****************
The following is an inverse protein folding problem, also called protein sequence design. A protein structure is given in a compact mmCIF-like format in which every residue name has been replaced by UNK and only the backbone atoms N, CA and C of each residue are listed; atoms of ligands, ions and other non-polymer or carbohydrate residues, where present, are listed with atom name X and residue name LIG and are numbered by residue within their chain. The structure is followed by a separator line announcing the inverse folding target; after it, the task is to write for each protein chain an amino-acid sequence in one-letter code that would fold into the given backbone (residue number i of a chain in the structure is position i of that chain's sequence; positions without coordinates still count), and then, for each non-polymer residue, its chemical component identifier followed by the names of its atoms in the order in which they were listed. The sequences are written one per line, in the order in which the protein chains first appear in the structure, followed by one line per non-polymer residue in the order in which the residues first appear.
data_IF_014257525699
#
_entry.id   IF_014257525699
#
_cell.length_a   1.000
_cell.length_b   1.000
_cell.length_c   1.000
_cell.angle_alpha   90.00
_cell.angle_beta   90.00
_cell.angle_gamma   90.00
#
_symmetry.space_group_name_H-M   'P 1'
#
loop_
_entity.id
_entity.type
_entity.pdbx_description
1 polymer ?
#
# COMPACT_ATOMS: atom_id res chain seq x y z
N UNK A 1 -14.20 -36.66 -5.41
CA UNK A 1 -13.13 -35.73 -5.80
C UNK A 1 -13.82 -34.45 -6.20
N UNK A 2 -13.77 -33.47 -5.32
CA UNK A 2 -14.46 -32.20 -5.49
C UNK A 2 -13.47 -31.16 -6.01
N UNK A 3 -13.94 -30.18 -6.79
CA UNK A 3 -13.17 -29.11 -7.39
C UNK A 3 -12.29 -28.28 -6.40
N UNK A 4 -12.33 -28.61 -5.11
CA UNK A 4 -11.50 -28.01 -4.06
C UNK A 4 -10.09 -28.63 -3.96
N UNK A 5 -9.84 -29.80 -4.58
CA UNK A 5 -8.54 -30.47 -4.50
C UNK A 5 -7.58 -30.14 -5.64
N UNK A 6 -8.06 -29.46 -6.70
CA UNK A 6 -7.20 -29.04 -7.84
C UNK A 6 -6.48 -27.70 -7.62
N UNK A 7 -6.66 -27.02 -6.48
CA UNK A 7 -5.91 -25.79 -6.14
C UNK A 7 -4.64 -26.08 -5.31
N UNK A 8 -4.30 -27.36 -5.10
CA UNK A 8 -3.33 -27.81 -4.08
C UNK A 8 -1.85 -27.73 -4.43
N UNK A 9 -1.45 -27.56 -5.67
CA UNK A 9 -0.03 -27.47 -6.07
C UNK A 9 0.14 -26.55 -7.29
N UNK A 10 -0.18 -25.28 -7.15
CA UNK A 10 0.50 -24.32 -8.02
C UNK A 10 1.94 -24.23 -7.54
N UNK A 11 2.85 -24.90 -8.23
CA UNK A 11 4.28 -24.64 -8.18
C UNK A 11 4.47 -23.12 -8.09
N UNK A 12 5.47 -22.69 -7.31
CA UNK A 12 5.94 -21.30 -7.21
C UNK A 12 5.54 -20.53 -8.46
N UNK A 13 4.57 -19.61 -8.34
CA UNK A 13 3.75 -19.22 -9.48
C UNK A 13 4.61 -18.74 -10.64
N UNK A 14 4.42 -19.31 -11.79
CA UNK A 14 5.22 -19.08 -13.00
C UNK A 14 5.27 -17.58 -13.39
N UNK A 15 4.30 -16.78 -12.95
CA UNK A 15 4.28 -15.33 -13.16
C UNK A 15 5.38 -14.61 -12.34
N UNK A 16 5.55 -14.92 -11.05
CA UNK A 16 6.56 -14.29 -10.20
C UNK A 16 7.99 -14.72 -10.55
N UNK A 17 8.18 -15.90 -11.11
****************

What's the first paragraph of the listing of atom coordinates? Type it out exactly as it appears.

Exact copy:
The following is an inverse protein folding problem, also called protein sequence design. A protein structure is given in a compact mmCIF-like format in which every residue name has been replaced by UNK and only the backbone atoms N, CA and C of each residue are listed; atoms of ligands, ions and other non-polymer or carbohydrate residues, where present, are listed with atom name X and residue name LIG and are numbered by residue within their chain. The structure is followed by a separator line announcing the inverse folding target; after it, the task is to write for each protein chain an amino-acid sequence in one-letter code that would fold into the given backbone (residue number i of a chain in the structure is position i of that chain's sequence; positions without coordinates still count), and then, for each non-polymer residue, its chemical component identifier followed by the names of its atoms in the order in which they were listed. The sequences are written one per line, in the order in which the protein chains first appear in the structure, followed by one line per non-polymer residue in the order in which the residues first appear.